This brings me onto a point further down the article about Rolex and UBS, in that young kids can’t afford them. But I think the Rolex and UBS point is interesting in a different context. Are back end teams struggling to attract sponsors because Formula 1 presents itself as an elitist sport on screen? When I watch Formula 1, I don’t see worldwide sponsors that I can openly engage in, I see sponsors that only the rich and famous can engage in. Having a brand, such as McDonald’s or Nike to use two examples, alongside Rolex and UBS would look completely out of place. Does having only four or five sponsors presented on the World Feed at every race have a detrimental effect to those teams at the back of the field? Or does it not matter? I don’t know, but think it is an interesting point. Ecclestone does make the point about Formula 1 attracting an upmarket audience, which is a valid statement considering the sponsors. I’m not suggesting that Formula 1 should go towards a ‘chavvy’ audience or anything of the sort, but just that the choice of sponsors may make Formula 1 appear inaccessible, to some. Ecclestone himself in the interview with Campaign Asia says that the teams at the tale end require at least 70% to 80% of their budget to be from sponsors. If you fail to attract sponsors, you’re going to struggle.
Ecclestone says that they can’t “make Formula One more accessible to people”. I’m afraid I disagree: all races free-to-air worldwide where pay-TV growth has failed to take off, YouTube content (it doesn’t need to be World Feed, just some unique content produced by FOM) and the such like. In the UK, free-to-air television is still king. FOM are only starting to exploit social media with Twitter, but even so, you can argue that development is several years later than it really should have been. That probably does not matter that much, given that Ecclestone expresses no interest in tweeting.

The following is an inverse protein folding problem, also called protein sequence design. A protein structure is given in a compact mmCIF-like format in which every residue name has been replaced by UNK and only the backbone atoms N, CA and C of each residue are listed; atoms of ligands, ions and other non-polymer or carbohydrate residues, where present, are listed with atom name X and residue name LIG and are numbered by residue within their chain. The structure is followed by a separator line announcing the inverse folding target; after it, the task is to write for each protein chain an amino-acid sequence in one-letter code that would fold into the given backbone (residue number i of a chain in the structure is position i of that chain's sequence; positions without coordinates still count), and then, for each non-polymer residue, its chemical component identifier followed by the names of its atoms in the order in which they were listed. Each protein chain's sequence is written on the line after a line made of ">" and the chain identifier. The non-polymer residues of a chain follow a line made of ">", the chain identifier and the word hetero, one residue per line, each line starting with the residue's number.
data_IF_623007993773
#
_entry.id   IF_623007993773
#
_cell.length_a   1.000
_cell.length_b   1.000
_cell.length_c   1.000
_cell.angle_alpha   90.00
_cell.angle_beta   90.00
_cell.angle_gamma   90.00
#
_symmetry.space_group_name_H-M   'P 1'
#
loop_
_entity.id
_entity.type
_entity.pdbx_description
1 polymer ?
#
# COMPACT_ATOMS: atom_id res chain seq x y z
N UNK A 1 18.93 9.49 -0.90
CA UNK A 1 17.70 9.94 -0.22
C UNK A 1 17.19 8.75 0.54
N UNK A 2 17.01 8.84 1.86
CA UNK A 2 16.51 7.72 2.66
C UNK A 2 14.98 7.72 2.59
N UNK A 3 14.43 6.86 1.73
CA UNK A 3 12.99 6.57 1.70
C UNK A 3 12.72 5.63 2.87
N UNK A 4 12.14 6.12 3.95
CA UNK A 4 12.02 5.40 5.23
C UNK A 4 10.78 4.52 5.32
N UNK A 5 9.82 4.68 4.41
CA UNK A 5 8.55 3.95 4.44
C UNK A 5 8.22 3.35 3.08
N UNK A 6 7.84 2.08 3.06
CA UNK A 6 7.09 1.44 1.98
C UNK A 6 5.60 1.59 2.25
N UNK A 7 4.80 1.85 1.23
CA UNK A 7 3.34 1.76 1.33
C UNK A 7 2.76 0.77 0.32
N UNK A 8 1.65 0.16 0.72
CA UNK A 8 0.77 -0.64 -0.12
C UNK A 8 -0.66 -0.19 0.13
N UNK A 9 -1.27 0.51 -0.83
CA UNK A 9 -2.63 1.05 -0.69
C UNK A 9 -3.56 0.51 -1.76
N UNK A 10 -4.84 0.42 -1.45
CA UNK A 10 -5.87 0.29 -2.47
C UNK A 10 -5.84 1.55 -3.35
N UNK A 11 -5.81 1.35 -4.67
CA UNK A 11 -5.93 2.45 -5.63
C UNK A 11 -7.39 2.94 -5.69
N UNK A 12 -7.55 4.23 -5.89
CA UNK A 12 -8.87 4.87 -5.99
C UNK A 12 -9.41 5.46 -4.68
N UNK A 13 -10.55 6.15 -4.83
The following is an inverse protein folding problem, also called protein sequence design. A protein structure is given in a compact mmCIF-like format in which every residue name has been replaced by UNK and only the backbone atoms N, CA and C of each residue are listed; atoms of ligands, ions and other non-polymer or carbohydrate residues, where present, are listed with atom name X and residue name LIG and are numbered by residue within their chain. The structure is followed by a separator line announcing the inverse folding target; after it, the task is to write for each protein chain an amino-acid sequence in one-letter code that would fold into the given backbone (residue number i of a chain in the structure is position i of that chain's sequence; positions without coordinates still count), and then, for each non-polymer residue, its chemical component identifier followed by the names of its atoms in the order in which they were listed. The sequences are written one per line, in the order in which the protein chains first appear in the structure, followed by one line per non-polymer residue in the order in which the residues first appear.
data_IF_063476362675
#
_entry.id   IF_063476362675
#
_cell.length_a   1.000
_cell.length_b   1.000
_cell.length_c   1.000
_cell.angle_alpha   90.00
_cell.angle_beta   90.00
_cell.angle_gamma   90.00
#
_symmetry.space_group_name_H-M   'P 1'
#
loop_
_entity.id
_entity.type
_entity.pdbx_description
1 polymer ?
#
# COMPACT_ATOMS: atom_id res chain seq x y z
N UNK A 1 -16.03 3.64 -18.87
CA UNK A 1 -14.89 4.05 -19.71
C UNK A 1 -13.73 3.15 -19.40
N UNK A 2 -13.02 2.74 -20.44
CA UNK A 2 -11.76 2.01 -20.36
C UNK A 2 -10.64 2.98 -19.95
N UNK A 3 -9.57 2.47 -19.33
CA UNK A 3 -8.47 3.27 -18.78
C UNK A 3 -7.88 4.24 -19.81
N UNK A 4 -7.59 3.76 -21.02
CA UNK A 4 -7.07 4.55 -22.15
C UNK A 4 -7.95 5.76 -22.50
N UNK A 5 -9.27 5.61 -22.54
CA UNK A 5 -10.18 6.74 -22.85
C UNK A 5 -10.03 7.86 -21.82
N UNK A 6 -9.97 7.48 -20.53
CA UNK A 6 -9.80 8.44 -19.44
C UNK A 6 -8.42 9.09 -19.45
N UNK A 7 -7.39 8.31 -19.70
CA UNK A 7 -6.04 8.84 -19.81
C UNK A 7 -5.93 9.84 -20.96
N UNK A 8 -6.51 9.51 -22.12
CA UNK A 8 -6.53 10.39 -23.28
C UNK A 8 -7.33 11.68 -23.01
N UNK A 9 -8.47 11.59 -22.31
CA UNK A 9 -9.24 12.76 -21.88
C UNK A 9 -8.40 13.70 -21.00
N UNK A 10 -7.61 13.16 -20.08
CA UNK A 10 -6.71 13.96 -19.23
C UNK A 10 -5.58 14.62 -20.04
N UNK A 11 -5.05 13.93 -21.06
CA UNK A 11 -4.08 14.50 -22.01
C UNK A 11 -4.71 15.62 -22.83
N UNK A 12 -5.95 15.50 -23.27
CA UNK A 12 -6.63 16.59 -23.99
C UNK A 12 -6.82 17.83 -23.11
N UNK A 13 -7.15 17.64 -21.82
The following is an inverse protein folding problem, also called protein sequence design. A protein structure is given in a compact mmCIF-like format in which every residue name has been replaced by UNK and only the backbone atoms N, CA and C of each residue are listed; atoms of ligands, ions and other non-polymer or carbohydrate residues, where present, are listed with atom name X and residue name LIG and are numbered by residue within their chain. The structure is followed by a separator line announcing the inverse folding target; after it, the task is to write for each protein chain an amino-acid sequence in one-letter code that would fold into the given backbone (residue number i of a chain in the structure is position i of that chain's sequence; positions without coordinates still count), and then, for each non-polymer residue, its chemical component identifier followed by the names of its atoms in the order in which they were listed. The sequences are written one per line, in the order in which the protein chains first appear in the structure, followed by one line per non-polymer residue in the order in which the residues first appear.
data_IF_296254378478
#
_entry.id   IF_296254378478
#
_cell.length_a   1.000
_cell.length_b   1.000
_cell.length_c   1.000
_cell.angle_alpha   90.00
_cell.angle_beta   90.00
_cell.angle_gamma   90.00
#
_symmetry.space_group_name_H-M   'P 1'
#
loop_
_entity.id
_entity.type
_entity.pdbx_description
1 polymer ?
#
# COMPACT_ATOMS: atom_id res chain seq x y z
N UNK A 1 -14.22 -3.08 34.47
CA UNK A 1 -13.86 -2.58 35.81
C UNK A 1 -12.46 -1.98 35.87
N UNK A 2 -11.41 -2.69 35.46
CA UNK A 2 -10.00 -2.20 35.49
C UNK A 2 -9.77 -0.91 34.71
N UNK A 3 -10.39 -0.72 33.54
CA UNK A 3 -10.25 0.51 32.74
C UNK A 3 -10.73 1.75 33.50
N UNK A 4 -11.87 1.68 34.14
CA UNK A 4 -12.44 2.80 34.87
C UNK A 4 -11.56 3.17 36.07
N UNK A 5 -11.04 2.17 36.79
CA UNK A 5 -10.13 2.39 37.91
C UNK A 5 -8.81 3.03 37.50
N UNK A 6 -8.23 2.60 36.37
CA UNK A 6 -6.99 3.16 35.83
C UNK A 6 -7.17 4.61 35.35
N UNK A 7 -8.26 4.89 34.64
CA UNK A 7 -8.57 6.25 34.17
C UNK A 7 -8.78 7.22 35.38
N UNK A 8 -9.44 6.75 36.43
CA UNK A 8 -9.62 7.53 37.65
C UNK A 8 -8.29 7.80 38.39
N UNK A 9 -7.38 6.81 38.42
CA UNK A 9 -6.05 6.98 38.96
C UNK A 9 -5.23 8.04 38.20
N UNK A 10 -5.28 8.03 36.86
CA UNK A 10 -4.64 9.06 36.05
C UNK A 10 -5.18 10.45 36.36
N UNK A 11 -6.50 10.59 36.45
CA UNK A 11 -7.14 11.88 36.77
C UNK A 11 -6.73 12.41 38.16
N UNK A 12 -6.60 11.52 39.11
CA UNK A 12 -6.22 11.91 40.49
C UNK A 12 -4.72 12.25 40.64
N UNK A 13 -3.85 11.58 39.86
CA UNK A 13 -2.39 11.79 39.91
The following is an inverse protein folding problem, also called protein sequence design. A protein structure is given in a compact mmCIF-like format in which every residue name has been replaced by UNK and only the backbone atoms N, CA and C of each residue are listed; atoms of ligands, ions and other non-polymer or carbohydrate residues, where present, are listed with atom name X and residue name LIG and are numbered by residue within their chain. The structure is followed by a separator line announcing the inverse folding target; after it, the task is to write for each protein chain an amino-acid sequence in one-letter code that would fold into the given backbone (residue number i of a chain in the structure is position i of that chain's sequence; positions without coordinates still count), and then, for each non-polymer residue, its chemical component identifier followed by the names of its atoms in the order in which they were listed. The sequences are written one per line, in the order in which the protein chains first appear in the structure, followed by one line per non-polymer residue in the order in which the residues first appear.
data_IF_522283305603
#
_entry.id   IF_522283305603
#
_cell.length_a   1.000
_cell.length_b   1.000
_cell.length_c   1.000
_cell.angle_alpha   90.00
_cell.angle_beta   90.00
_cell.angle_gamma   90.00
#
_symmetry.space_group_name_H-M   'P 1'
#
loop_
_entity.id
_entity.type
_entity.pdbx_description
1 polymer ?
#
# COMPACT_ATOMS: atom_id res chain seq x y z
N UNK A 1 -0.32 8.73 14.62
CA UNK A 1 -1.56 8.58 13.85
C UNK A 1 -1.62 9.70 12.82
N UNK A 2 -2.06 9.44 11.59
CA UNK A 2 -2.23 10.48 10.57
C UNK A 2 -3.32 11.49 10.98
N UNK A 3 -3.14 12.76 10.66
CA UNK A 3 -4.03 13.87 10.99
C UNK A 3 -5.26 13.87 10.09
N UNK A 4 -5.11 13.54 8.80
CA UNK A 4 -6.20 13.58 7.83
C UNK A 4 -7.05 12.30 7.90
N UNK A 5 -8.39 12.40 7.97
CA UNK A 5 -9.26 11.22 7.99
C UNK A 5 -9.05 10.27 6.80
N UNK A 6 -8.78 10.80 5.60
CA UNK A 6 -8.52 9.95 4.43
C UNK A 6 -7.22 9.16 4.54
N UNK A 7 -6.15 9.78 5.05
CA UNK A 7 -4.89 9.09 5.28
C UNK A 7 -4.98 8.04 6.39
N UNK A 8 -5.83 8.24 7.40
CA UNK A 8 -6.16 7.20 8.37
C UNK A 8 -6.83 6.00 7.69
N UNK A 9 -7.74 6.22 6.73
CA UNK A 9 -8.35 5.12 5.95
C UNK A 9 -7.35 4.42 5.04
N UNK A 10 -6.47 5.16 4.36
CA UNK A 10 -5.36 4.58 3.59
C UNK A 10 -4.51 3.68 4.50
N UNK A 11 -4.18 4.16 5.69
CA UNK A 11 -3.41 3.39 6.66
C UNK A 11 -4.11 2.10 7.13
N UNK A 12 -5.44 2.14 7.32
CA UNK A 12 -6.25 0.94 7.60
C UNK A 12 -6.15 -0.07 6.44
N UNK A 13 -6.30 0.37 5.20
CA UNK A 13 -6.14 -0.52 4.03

“I’m not interested in tweeting, Facebook and whatever this nonsense is. I tried to find out but in any case I’m too old-fashioned. I couldn’t see any value in it. And, I don’t know what the so-called ‘young generation’; of today really wants. What is it? You ask a 15 or 16-year-old kid, ‘What do you want?’; and they don’t know. The challenge is getting the audience in the first place”, Ecclestone said in the piece. Ecclestone is probably one of the few old generation leaders who does not have Twitter. Rupert Murdoch, Vladimir Putin and Sepp Blatter all do. One reason that start-up companies are so successful in this generation is because of social media. Get a good following, with a bit of funding, and all of a sudden you can become the next big thing. There is a lot of possibilities with social media, which hopefully Formula E will be exploiting.